I made an interesting connection yesterday.
A couple of years ago, when I did most of my work for Green Mountain at home, I moved my usual place of work from my desk to my bar, where I could stand as i worked at the computer. I did that because it allowed me to work much longer; I stood straight and avoided the neck pains of being hunched over a computer.
When I started teaching again at Green Mountain, I went back to a desk. But when we renovated our offices last December, I put a standing desktop in. And there I’ve been working many long hours this year (all sympathy accepted). Once more I was able to do that without the pain that had been creeping back from working at a regular desk. It made me feel more energetic, too. I loved standing as I worked.
Then research started popping up that standing while we worked was better for our health. You’d think that would cement my practice, right? Noooo. Instead, I seemed to have unconsciously started to do it because of my “health,” not because it felt good. It didn’t feel natural anymore. I thought twice about sitting at the stool I keep handy when I feel like I need to sit. There was a tinge of guilt when I did sit. It didn’t feel so good anymore.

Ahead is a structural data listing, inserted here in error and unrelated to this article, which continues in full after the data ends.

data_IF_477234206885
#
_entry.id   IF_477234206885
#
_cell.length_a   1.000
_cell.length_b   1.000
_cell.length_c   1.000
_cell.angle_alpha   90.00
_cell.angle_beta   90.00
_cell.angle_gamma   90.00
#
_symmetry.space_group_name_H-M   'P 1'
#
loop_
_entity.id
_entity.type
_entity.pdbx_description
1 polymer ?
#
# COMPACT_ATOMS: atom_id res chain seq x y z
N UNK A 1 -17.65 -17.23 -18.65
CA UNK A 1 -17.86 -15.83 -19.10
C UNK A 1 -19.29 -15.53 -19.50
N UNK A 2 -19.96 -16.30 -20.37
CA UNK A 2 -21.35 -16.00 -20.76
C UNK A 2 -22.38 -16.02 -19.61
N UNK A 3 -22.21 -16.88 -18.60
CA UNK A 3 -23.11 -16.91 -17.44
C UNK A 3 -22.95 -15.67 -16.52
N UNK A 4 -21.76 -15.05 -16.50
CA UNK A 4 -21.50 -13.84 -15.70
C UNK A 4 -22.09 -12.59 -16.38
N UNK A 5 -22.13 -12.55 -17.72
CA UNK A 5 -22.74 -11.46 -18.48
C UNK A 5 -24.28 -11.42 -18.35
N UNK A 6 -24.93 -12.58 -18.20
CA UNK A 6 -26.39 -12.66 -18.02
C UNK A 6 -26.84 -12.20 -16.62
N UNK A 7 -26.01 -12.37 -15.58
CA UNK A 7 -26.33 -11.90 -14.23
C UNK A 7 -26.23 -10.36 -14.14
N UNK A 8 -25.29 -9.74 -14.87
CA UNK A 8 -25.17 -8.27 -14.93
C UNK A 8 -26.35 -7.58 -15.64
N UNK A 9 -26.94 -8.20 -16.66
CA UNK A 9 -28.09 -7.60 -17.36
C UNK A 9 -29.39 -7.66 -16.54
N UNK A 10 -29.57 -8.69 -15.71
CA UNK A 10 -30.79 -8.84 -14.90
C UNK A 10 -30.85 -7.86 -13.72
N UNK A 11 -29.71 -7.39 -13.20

So what’s that about? Was it, as our psychologist Darla would say, my rebel coming out? I don’t think so. Instead, I think my thoughts about “health” all of a sudden took away the pleasure I got from what I was doing. I started taking it to an extreme, making it more about meeting a definition I came up with of a healthy behavior, rather than paying attention to how my body felt when engaged in the healthy behavior.
It’s interesting to think about how I, and dare I say many others, think about what is required to be healthy, and how our definition of it can interfere with our actual attainment of it. We often get caught up in all-or-nothing thinking, which of course really creates problems for putting healthy behaviors in place long-term.
I also think this ties in to my recent self-proclaimed mission at Green Mountain of encouraging weight strugglers to become mindful eating foodies. That means putting pleasure first — gasp at the thought! — and having health be a natural outcome of that because we know that to truly be pleasurable, the taste of food and how it makes us feel after we eat it are equally important.
With that, I wish you a happy weekend and hope those of you in this terrible heat stay safe.
Does it work better for you to be focused on doing things that are good for you, or doing things that feel good for you?